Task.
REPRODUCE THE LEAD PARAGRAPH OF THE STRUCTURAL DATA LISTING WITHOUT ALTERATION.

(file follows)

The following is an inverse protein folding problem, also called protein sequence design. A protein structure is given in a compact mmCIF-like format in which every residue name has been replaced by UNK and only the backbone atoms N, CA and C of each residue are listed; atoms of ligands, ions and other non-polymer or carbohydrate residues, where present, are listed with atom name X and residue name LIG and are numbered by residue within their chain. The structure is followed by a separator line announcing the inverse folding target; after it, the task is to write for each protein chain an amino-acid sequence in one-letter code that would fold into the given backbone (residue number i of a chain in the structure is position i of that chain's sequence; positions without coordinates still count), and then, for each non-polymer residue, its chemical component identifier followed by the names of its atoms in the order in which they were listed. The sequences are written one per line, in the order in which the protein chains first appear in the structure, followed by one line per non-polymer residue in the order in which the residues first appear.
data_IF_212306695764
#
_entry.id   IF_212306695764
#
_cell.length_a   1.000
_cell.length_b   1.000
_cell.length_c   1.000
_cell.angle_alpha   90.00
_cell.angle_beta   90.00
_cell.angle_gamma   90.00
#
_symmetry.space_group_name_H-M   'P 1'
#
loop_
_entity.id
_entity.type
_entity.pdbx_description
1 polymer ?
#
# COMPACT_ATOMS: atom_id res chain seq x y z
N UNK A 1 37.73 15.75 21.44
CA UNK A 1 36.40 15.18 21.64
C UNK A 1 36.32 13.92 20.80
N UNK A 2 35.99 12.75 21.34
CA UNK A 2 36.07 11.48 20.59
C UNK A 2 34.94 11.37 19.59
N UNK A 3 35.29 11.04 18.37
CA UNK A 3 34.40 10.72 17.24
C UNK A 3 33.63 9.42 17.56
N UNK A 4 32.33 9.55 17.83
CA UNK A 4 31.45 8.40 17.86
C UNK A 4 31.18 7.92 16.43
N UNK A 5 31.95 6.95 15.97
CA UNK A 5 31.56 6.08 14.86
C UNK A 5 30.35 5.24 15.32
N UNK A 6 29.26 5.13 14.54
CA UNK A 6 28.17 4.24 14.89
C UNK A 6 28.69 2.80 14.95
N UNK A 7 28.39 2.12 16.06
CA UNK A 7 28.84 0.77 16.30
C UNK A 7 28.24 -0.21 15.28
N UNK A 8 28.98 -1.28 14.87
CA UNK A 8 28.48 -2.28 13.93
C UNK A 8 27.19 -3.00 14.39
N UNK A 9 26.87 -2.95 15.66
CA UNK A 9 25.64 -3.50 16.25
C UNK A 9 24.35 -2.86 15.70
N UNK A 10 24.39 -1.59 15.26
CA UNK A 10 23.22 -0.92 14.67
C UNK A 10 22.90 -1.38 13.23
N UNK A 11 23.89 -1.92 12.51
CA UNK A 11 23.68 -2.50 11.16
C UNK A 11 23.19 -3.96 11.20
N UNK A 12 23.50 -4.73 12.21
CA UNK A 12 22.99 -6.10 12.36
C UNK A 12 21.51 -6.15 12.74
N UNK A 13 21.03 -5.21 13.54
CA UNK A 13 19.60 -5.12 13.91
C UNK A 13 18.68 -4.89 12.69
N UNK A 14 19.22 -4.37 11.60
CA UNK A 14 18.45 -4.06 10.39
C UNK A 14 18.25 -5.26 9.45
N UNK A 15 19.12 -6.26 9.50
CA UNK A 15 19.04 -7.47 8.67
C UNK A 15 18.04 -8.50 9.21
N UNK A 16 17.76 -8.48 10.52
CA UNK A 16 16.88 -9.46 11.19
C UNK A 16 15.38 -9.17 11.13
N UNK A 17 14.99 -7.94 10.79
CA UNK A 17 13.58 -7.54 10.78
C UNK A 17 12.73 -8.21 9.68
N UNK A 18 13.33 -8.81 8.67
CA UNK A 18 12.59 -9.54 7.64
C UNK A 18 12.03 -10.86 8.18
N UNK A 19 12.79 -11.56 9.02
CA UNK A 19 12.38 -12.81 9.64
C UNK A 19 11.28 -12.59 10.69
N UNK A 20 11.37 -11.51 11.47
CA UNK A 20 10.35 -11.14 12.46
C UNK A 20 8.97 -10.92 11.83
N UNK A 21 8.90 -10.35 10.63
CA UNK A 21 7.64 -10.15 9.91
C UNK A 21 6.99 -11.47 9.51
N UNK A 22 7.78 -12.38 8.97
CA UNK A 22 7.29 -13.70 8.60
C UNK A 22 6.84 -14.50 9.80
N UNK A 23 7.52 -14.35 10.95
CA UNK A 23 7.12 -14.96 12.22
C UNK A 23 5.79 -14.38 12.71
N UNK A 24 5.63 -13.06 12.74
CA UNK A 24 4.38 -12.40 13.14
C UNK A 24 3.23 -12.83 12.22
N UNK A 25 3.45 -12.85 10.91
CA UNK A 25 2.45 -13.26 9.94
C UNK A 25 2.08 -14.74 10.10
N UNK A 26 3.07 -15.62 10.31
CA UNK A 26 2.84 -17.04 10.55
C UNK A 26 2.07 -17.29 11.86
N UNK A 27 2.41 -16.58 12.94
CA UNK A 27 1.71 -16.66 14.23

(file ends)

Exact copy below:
The following is an inverse protein folding problem, also called protein sequence design. A protein structure is given in a compact mmCIF-like format in which every residue name has been replaced by UNK and only the backbone atoms N, CA and C of each residue are listed; atoms of ligands, ions and other non-polymer or carbohydrate residues, where present, are listed with atom name X and residue name LIG and are numbered by residue within their chain. The structure is followed by a separator line announcing the inverse folding target; after it, the task is to write for each protein chain an amino-acid sequence in one-letter code that would fold into the given backbone (residue number i of a chain in the structure is position i of that chain's sequence; positions without coordinates still count), and then, for each non-polymer residue, its chemical component identifier followed by the names of its atoms in the order in which they were listed. The sequences are written one per line, in the order in which the protein chains first appear in the structure, followed by one line per non-polymer residue in the order in which the residues first appear.